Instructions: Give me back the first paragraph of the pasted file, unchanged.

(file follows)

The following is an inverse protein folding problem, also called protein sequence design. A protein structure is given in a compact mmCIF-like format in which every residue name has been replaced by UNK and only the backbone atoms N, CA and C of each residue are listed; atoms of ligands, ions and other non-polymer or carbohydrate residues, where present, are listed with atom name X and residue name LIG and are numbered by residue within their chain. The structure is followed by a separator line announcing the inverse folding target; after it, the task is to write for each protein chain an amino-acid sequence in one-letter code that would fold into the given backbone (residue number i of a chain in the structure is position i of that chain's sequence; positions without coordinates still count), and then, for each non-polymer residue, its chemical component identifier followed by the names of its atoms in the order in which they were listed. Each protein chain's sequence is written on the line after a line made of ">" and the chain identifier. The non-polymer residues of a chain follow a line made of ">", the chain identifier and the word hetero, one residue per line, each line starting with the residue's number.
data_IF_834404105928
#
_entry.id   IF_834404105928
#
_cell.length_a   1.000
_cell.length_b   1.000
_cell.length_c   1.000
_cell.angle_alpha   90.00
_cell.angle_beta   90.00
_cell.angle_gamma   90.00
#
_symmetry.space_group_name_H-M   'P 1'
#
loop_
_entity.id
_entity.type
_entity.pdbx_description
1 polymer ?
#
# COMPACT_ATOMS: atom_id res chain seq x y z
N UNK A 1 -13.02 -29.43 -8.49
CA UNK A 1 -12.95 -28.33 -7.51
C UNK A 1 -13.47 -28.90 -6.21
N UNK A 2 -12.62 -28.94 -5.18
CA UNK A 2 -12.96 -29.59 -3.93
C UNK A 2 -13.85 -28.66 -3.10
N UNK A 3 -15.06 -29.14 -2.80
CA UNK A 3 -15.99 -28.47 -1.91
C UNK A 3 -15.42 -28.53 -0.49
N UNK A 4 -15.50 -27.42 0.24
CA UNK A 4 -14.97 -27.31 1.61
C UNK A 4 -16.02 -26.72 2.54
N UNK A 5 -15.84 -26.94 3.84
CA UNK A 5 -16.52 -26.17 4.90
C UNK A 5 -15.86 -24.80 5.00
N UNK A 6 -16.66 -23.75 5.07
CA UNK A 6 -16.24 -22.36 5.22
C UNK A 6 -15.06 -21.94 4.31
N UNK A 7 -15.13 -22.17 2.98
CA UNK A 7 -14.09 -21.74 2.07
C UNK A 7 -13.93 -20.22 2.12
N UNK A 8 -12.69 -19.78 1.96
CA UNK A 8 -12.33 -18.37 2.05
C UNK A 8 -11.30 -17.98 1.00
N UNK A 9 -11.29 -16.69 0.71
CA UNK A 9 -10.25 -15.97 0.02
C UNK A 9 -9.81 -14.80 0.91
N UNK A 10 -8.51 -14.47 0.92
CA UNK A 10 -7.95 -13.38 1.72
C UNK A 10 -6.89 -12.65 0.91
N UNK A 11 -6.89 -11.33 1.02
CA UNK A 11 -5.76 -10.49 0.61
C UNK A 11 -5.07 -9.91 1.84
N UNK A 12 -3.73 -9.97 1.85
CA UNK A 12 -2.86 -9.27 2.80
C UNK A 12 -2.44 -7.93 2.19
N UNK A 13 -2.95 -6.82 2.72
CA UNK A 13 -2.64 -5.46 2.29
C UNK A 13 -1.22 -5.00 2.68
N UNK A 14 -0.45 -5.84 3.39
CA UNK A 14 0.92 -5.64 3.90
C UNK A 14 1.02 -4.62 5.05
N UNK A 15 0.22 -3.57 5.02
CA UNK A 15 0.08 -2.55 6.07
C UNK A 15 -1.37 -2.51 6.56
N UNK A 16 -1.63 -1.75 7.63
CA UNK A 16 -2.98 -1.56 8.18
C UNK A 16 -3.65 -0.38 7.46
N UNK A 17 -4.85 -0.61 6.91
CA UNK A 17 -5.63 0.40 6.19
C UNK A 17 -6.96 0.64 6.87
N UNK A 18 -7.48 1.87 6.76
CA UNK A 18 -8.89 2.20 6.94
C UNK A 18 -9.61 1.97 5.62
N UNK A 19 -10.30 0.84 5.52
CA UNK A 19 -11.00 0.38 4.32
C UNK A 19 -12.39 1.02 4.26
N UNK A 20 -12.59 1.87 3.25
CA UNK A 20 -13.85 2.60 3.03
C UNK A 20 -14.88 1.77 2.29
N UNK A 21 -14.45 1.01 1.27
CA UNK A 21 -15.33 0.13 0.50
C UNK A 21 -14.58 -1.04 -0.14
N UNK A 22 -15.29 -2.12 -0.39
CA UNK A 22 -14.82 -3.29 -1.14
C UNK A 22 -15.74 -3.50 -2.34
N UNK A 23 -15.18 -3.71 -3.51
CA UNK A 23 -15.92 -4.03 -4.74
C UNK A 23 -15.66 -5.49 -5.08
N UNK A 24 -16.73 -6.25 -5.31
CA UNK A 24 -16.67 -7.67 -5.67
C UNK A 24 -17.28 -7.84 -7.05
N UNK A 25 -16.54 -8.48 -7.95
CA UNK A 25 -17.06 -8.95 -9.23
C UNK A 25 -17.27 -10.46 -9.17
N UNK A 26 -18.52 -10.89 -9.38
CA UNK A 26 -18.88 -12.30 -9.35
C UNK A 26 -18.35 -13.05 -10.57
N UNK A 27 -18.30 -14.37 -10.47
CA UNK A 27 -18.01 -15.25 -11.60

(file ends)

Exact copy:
The following is an inverse protein folding problem, also called protein sequence design. A protein structure is given in a compact mmCIF-like format in which every residue name has been replaced by UNK and only the backbone atoms N, CA and C of each residue are listed; atoms of ligands, ions and other non-polymer or carbohydrate residues, where present, are listed with atom name X and residue name LIG and are numbered by residue within their chain. The structure is followed by a separator line announcing the inverse folding target; after it, the task is to write for each protein chain an amino-acid sequence in one-letter code that would fold into the given backbone (residue number i of a chain in the structure is position i of that chain's sequence; positions without coordinates still count), and then, for each non-polymer residue, its chemical component identifier followed by the names of its atoms in the order in which they were listed. Each protein chain's sequence is written on the line after a line made of ">" and the chain identifier. The non-polymer residues of a chain follow a line made of ">", the chain identifier and the word hetero, one residue per line, each line starting with the residue's number.